Well, today I managed to lock myself out of the gas tank on the Impala right after filling it. Somehow I dropped the tiny key on the ground. Though an advocate for locking gas caps, there are a couple of thoughts that I wanted to pass along in hopes that it might save the readers some of the worry and frustration experienced today.
It seems like only a few companies manufacture locking gas caps; often only one brand is carried by a retailer. Of that brand, there are usually two or more choices depending on your car’s cars engine size and if it can run on E-85 fuel (85% alcohol). For flexible fuel cars, a fuel filler cap with a different seal is needed because the conventional black rubber fuel cap gaskets are damaged by the higher ethanol content of E-85, if you choose to burn it regularly. If you only run the normal gasoline grades (85 through about 93 octane or so), it is not a problem, even if using gas with 10% alcohol – the fuel commonly known as “gasohol”. If buying a gas cap, I would tell the parts person that you don’t want the E-85 option. It usually costs somewhat more and may be unnecessary.
That’s just my two cents – I used to work at a couple of auto parts stores but that still doesn’t mean that I know shi* from apple butter.
One more time, which one was the apple butter????
The biggest pet peeve with the last locking gas cap was that it used keys with plastic tops like you see in the picture below. They are apparently sold as “Murray” or “CTS” brands. The pictures of those two brands look identical.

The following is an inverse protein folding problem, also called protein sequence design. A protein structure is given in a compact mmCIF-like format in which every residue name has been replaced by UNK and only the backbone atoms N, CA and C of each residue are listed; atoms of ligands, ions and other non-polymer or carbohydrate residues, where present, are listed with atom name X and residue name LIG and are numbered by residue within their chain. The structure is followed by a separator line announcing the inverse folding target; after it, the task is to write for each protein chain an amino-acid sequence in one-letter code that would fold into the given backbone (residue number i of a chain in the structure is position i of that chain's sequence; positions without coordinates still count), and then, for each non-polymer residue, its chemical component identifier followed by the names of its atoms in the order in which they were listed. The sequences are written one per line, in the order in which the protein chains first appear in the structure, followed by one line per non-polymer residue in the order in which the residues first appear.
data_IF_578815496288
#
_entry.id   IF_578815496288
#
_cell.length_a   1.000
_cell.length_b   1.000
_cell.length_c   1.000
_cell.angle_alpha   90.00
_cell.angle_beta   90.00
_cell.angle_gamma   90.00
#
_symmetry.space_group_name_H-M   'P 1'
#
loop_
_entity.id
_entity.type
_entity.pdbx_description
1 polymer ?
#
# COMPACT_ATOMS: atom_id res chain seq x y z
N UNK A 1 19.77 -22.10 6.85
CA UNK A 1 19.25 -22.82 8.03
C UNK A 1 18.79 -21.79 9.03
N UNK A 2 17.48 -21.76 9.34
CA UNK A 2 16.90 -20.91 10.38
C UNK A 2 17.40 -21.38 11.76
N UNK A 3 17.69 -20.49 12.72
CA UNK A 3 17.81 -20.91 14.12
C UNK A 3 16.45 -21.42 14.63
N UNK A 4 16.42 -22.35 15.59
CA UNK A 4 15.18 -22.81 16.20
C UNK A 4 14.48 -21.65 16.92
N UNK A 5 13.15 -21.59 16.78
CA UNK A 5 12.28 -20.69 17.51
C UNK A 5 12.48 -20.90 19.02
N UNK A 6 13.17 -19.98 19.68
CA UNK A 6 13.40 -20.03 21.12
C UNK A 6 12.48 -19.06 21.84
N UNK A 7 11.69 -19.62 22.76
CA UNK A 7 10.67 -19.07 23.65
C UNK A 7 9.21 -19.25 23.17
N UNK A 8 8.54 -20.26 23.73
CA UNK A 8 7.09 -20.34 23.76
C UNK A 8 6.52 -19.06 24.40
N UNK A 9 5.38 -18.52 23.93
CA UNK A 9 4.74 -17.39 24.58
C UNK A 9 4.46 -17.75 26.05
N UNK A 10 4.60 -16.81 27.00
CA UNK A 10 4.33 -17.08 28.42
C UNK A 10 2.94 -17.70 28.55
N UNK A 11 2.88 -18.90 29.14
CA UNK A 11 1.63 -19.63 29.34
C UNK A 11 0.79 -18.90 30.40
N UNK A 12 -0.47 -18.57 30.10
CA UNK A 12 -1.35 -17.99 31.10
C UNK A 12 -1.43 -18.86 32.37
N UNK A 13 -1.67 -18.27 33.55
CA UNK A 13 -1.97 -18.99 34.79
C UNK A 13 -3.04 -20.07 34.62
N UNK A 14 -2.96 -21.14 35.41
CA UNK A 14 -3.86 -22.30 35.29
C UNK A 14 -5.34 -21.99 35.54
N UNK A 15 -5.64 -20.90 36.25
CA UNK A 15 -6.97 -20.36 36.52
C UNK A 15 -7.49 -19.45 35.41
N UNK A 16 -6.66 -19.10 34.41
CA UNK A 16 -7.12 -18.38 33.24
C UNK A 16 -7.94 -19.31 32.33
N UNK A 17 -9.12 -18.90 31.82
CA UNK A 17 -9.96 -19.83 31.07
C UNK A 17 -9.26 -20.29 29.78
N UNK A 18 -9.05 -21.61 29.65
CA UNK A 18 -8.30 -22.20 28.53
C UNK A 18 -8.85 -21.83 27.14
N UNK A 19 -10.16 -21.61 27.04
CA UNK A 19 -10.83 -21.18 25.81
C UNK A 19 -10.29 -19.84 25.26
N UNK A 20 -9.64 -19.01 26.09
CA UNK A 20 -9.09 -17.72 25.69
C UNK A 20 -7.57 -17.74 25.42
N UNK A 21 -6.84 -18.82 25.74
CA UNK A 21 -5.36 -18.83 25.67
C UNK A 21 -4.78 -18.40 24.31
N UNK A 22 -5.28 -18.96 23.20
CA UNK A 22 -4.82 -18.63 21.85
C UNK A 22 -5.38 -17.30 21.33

Eventually keys get twisted around, sat on, etc. and the plastic snaps off at the top, causing the key to no longer stay on the key ring. For this reason, I was carrying the key in the door pocket and managed to lose it – twice. Loose keys = lost keys. It’s just a matter of time.
Thankfully, it was easy to break into the CTS brand locking gas cap. I simply inserted a STRONG flat blade screwdriver into the lock slot and rotated it clockwise while holding the cap in place. (Don’t use a dollar store screwdriver or you might break it!) A fair amount of torque was needed.
The cheap plastic lock snapped and the cap was easily removed. Some sites on the Internet recommend having a locksmith assist with removal. Well, that’s not always feasible… If you break into your gas cap this way, do it at your own risk! It only took ten seconds and saved some money but I cannot recommend this method.
Below is the Stant locking gas cap with all metal keys. I am much happier with this model. It’s the same as what I put on the Trekker Van last April. In case of key loss, one of the two gas keys is always on a hook in the van.
I had to surf around for this one, not finding it at Auto Zone or O’Reillys. I found it at Advance Auto Parts. The prices between stores were all within a dollar or two. Someone told me that the local Wal-Mart also carries Stant but the selection was limited.
For some people, the CTS or Murray gas caps would work just fine but I feel strongly that the Stant is superior for my needs. I guess if I carried the keys in a fanny pack or purse it wouldn’t be an issue but for a big guy in Carhartts, it’s easy to snap the cheap plastic-tabbed keys.
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